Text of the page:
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Quantum physics and wave lengths

  1. Jan 22, 2009 #1
    1. The problem statement, all variables and given/known data
    What is the de Broglie wavelength of an electron that has been accelerated through a potential difference of 1 MV ( you must use the relativistic mass and energy expressions at this high energy.)

    ans. 8.7 x 10^-13

    2. Relevant equations

    M= Mo/ square root (1 - v^2/c^2)


    3. The attempt at a solution

    I have no idea where to go with this question i am completely stumped, can someone please steer me in some direction to understanding such and getting the right answer, thank you and i really appreciate it.
     
    Last edited: Jan 22, 2009
  2. jcsd
  3. Jan 23, 2009 #2
    The question offers plenty of clues of where to start.

    The desired answer is the de Broglie wavelength. Therefore, you could start at the end and work backwards. Do you know any equations for the de Broglie wavelength that might help you solve the problem? I know one that sticks out immediately; this equation relates the wavelength to only one other variable. Once you determine what this variable is, can you link it to the given data of the problem? If so, then problem solved.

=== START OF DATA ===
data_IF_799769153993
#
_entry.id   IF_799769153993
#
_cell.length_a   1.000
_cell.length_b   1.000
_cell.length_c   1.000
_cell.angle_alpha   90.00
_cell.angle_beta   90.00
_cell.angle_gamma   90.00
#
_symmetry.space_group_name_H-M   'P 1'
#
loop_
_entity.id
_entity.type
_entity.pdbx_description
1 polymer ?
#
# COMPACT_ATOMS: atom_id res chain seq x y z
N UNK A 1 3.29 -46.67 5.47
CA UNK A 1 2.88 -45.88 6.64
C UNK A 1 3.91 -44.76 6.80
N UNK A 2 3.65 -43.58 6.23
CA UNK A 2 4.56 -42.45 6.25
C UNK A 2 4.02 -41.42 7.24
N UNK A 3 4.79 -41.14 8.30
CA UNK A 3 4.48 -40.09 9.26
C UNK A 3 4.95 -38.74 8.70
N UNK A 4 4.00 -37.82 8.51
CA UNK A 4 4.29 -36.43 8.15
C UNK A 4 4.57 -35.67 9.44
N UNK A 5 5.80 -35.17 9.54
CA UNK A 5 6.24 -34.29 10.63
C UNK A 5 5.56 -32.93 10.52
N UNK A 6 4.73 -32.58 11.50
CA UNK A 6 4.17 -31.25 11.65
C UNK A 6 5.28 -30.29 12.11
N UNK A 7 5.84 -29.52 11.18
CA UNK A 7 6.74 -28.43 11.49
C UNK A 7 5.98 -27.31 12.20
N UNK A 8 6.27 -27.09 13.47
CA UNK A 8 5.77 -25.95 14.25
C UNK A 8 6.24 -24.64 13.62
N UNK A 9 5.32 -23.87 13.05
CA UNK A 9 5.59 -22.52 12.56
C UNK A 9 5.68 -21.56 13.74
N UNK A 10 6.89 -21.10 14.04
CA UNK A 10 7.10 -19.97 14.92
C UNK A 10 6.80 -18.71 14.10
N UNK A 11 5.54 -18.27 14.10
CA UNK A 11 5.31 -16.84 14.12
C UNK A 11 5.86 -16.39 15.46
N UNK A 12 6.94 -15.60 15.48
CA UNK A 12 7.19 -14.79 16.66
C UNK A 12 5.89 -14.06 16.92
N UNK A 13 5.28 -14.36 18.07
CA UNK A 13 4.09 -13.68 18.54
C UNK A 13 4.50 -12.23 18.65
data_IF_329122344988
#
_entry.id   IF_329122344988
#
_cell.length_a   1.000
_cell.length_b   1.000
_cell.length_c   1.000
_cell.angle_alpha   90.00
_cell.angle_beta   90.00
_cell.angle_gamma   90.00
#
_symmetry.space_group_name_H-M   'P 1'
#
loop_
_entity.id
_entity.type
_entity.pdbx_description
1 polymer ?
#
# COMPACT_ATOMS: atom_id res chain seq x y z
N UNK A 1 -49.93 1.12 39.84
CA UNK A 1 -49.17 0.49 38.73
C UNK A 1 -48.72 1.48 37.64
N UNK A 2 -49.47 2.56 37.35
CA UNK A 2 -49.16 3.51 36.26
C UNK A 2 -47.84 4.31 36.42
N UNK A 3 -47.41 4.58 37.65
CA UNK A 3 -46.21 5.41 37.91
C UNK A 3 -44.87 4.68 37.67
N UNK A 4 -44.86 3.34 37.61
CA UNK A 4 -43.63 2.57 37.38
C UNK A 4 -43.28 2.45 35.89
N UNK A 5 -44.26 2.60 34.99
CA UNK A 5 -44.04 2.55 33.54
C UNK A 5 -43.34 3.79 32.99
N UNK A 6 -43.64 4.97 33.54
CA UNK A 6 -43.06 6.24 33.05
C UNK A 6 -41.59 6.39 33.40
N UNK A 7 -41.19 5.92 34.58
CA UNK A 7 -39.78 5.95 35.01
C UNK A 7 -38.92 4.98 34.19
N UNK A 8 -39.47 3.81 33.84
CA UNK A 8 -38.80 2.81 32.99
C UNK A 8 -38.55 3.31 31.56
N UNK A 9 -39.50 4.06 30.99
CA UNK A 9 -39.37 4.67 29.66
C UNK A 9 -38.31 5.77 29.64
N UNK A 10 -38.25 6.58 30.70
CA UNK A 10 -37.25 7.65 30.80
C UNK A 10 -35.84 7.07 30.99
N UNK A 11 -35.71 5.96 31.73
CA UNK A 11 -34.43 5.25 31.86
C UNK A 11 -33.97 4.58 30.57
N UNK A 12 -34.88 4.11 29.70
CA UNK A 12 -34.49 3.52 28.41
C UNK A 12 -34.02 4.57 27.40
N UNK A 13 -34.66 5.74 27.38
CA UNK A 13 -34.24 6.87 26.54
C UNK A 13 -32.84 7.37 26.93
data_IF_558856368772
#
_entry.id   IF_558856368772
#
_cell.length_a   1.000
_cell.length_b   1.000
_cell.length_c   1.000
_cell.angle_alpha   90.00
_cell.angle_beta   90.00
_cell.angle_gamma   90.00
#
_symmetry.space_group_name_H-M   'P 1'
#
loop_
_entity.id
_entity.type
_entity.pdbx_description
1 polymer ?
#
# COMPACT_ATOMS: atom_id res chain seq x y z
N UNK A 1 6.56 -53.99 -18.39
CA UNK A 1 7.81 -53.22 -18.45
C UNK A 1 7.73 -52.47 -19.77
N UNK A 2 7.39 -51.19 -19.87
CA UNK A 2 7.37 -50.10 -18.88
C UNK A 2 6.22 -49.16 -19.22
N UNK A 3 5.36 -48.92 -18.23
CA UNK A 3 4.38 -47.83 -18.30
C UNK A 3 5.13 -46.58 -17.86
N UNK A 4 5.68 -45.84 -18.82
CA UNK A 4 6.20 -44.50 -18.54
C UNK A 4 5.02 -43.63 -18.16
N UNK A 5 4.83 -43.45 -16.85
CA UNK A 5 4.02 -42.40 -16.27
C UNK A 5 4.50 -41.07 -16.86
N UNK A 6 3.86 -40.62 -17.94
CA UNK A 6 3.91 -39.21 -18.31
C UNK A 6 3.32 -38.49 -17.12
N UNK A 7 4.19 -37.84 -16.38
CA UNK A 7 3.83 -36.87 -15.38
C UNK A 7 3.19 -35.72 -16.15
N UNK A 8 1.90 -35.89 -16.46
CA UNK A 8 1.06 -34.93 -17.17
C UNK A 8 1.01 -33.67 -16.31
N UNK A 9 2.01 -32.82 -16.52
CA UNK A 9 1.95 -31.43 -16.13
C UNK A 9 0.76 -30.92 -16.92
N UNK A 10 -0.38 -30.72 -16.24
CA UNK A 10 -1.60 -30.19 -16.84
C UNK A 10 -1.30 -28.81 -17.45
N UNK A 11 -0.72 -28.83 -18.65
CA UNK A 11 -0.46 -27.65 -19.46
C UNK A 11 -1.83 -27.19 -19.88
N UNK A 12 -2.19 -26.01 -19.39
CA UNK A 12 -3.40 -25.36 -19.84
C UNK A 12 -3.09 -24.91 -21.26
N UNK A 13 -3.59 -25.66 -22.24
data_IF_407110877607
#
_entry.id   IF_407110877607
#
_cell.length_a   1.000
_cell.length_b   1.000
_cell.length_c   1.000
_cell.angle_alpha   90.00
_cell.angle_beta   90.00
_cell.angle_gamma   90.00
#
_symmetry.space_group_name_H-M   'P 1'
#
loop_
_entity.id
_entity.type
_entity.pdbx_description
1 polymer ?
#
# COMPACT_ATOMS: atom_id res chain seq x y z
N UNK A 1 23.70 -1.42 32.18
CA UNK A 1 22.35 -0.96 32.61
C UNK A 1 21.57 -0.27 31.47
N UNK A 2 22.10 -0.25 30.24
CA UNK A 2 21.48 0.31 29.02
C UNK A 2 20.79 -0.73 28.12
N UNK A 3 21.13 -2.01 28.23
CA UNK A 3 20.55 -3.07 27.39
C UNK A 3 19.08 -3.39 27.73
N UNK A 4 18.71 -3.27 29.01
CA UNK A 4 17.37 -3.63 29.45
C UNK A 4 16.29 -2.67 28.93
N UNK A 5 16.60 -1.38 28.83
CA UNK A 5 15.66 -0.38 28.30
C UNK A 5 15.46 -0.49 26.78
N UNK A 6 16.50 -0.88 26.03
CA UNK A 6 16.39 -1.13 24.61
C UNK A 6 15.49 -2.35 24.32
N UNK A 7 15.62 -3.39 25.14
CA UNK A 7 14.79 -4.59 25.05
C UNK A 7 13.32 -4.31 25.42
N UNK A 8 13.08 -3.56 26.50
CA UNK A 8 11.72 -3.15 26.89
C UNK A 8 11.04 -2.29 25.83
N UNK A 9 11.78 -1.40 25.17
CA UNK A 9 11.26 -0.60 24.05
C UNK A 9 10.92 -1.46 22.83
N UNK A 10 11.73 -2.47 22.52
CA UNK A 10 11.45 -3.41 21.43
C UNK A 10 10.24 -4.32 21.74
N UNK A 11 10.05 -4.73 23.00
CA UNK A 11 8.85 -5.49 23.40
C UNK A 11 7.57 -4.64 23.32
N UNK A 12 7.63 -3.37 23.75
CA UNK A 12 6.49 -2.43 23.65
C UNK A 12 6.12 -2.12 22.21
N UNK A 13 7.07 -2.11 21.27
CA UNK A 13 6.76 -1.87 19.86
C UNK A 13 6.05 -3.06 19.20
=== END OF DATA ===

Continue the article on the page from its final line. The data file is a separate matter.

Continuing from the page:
4. Jan 23, 2009 #3
    well i assume now you use wavelength= h/mv and to find v i'd use Ee=Ek, just i need to find relativistic mass and energy first for the speed ill get is faster then that of light
     
  5. Jan 23, 2009 #4
    Here is an important difference for the momentum: p = mv (non-relativistic), p = [tex]\gamma[/tex]mv (relativistic).

    De Broglie's original formula is

    [tex] \lambda = \frac{h}{p} [/tex]
     
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